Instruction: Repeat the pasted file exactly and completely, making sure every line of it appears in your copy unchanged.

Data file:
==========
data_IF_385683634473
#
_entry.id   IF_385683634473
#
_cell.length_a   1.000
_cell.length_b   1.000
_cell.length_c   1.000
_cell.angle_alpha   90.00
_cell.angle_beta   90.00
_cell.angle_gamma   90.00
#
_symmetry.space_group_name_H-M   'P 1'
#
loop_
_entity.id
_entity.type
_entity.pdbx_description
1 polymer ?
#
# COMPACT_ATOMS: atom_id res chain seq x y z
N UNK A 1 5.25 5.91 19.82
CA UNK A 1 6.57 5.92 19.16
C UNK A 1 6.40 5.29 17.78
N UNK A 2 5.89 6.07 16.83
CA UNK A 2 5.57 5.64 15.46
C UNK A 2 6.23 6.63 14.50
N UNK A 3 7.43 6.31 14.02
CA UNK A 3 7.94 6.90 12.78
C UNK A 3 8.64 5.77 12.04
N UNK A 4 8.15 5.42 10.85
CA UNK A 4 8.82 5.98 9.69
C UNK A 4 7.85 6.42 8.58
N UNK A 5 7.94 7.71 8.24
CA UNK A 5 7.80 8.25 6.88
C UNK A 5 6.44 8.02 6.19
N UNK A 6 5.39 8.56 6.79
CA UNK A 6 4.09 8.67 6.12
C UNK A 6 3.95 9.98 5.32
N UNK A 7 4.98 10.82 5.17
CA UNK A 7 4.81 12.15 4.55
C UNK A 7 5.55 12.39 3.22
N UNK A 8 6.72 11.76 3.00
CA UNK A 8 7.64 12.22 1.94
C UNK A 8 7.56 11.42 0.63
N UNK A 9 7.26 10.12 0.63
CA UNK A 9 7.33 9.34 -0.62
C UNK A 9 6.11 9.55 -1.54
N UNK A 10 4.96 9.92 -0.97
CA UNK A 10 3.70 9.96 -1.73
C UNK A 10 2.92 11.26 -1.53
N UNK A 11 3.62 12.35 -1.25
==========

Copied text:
data_IF_385683634473
#
_entry.id   IF_385683634473
#
_cell.length_a   1.000
_cell.length_b   1.000
_cell.length_c   1.000
_cell.angle_alpha   90.00
_cell.angle_beta   90.00
_cell.angle_gamma   90.00
#
_symmetry.space_group_name_H-M   'P 1'
#
loop_
_entity.id
_entity.type
_entity.pdbx_description
1 polymer ?
#
# COMPACT_ATOMS: atom_id res chain seq x y z
N UNK A 1 5.25 5.91 19.82
CA UNK A 1 6.57 5.92 19.16
C UNK A 1 6.40 5.29 17.78
N UNK A 2 5.89 6.07 16.83
CA UNK A 2 5.57 5.64 15.46
C UNK A 2 6.23 6.63 14.50
N UNK A 3 7.43 6.31 14.02
CA UNK A 3 7.94 6.90 12.78
C UNK A 3 8.64 5.77 12.04
N UNK A 4 8.15 5.42 10.85
CA UNK A 4 8.82 5.98 9.69
C UNK A 4 7.85 6.42 8.58
N UNK A 5 7.94 7.71 8.24
CA UNK A 5 7.80 8.25 6.88
C UNK A 5 6.44 8.02 6.19
N UNK A 6 5.39 8.56 6.79
CA UNK A 6 4.09 8.67 6.12
C UNK A 6 3.95 9.98 5.32
N UNK A 7 4.98 10.82 5.17
CA UNK A 7 4.81 12.15 4.55
C UNK A 7 5.55 12.39 3.22
N UNK A 8 6.72 11.76 3.00
CA UNK A 8 7.64 12.22 1.94
C UNK A 8 7.56 11.42 0.63
N UNK A 9 7.26 10.12 0.63
CA UNK A 9 7.33 9.34 -0.62
C UNK A 9 6.11 9.55 -1.54
N UNK A 10 4.96 9.92 -0.97
CA UNK A 10 3.70 9.96 -1.73
C UNK A 10 2.92 11.26 -1.53
N UNK A 11 3.62 12.35 -1.25